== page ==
Development of mega LNG projects continues to suffer in a coronavirus-impacted market, with low demand, historically low LNG prices and an oil price war, writes maritime adviser and consultancy Drewry Maritime Research
The LNG market started 2020 with record low spot LNG prices, due to weaker-than-expected demand growth in Asia and additions to liquefaction capacity weighing heavily on the market. Without doubt the Covid-19 outbreak in China has weakened the prospects for a recovery, as the country’s LNG demand has taken a big hit, with little chance of a significant improvement before Q3 2020.
For 2020 we now expect LNG trade to grow by just 2% due to low demand. A mild winter and a decline in Asian spot LNG prices have resulted in higher inventories in both Europe and Asia, impacting imports; we do not expect the scenario to change as the market enters the seasonal low-demand period.
Reduced LNG demand in Europe and Asia resulted in low LNG prices globally with the UK NBP price at US$2.20 per million British thermal units (MMBtu) in March 2020, falling 29% from the start of the year, while the Asian spot LNG price declined to US$3.40 per MMBtu in February from US$5.90 per MMBtu in January.
The virus outbreak is also taking a toll on LNG production, as securing funding and supply deals is becoming increasingly difficult for planned liquefaction projects. This, in addition to the weaker economic scenario, has forced energy companies to reassess their investments, which will impact the development of many mega-LNG projects.
Furthermore, as most of the long-term LNG contracts have oil-linked pricing, the collapse in oil price threatens the profitability of some of the major planned LNG projects. Oil prices tumbled in March 2020 after OPEC+ allies Saudi Arabia and Russia disagreed on further production cuts. Disagreement in the alliance has effectively allowed all countries to raise their production levels, flooding the market at a time when demand has collapsed under the Covid-19 strain.
After a bumper 2019, when 64 mta of liquefaction capacity reached the FID stage, many projects were in advanced stages of securing FID in 2020. However, depressed LNG prices and the impact of Covid-19 on LNG demand have led developers to re-evaluate their strategies regarding projects, which mean delays in reaching FID and commencement of operations.
Major impacted projects include the Rovuma LNG project (15.2 mta) in Mozambique, Qatar’s North Field Expansion project (33 mta) and three export projects in the US: Driftwood LNG (27.6 mta); Rio Grande LNG (27 mta); and Lake Charles (16.5 mta).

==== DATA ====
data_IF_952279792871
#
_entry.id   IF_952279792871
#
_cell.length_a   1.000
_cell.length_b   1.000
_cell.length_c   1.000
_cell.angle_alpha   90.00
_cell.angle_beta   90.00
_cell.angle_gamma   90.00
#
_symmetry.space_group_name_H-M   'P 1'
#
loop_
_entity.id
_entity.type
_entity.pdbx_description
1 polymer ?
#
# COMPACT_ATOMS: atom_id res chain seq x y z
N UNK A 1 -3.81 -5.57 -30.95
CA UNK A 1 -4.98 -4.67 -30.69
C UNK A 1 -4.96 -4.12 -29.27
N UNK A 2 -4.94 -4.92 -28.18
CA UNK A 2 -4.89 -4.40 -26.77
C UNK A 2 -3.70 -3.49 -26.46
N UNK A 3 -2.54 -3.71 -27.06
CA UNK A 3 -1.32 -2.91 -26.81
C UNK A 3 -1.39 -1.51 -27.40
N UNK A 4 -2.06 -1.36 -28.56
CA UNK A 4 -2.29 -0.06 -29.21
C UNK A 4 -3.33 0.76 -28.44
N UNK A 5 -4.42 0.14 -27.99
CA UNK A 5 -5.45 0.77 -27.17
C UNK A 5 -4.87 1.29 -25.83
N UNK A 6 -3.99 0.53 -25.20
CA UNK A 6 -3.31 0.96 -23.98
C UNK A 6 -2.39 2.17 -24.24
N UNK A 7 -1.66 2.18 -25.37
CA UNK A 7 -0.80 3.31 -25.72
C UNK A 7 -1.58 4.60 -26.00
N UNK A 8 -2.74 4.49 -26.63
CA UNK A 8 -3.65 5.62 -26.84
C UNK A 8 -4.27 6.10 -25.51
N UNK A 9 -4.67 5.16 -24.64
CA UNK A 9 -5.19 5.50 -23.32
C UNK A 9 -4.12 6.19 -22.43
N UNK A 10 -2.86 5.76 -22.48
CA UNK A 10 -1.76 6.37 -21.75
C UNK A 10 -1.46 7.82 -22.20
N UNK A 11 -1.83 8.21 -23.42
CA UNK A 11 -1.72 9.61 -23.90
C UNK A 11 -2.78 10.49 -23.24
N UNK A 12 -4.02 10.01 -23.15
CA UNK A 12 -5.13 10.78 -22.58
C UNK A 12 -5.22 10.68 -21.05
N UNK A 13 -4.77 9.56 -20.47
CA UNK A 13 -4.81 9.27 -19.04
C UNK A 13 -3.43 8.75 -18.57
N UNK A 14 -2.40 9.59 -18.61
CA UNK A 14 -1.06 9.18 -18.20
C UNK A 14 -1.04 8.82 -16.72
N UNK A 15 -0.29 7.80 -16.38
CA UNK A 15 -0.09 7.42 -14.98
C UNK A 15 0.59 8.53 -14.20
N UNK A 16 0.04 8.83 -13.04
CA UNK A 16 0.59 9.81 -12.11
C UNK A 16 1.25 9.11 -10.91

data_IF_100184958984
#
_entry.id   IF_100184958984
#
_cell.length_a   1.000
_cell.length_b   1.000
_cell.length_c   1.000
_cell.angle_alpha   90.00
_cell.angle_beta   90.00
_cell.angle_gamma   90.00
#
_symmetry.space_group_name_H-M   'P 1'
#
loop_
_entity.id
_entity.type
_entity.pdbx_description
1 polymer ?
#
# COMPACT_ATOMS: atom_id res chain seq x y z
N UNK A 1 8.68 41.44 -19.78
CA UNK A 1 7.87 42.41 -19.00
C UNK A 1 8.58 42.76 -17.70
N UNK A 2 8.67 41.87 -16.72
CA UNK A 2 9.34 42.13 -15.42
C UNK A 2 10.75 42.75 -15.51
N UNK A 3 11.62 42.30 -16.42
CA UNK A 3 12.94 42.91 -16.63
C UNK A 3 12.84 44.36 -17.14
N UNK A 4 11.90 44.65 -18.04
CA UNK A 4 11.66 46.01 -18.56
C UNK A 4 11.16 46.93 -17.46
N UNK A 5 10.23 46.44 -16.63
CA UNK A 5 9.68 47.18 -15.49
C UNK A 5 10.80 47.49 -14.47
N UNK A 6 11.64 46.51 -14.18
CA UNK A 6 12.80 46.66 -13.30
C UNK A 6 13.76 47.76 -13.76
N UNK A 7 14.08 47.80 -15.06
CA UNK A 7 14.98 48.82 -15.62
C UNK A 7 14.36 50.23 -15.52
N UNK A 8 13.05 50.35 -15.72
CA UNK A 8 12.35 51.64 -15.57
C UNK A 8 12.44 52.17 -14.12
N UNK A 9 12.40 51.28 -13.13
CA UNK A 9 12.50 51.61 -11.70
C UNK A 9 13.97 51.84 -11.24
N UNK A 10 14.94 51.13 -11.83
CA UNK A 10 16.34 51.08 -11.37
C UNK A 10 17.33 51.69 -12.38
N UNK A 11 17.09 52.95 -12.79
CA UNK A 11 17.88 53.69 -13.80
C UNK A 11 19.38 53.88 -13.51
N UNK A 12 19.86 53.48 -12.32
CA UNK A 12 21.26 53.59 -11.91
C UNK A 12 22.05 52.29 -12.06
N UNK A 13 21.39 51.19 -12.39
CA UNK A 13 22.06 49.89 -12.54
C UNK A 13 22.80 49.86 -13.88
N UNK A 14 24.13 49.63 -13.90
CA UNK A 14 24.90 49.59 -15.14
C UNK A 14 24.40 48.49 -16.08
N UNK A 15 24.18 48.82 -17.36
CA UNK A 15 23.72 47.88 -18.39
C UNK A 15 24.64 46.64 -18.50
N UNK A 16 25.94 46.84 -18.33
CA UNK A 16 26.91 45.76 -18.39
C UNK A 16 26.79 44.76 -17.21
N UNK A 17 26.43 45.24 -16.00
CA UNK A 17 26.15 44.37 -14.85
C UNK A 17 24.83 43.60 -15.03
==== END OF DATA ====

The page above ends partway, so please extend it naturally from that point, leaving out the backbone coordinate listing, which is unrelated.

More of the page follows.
Continuation of current conditions might even lead to the scrapping of some of these planned projects. Many of the planned projects targeted selling LNG at an average of US$8 per MMBtu; however, current market conditions and a further collapse in oil prices do not justify the price tag any longer.
Most of these mega projects were scheduled to start in 2023 to 2024 and possibly create a supply glut. However, delays in the planned projects reaching FID and those that are under construction will limit liquefaction capacity additions in the next five years. Meanwhile, many other proposed liquefaction projects will be scrapped or put on hold for a longer period.
The delay in these mega-LNG projects and limited liquefaction capacity additions are bound to have a ripple effect on the LNG shipping sector.
For starters, lower capacity addition will eradicate the possibility of excessive supply and will support LNG prices. The additional vessels required to 2024 to transport LNG will be reduced by about 40%, from 270 to 160. We also expect slippages to increase during the period, coinciding with the delays in the under-development of projects.
This would translate into lower orders for LNG vessels in the next three years. Project-based orders will decline, and speculative orders are expected to dry up, squeezing fleet growth.
Consequently, deliveries will slow down from 2022 and delays in liquefaction projects will also affect the development of LNG regasification infrastructure and other LNG-to-power projects, which will suppress demand growth.
Going forward, we can expect slower fleet growth with low project-based or speculative orders. New liquefaction projects will find it hard to get off the drawing boards as investors will be looking for a diversified portfolio of supply and purchase contracts before committing to FID.
The year 2020 is therefore expected to create a new ‘normal’ for the LNG shipping business – from trade, shipping demand and charter rates – which will be much less attractive than previously expected.
Mr Sud is a senior research analyst at Drewry Maritime Research and a regular contributor to the Drewry Shipping Insight report, covering global and regional gas shipping and the trade market.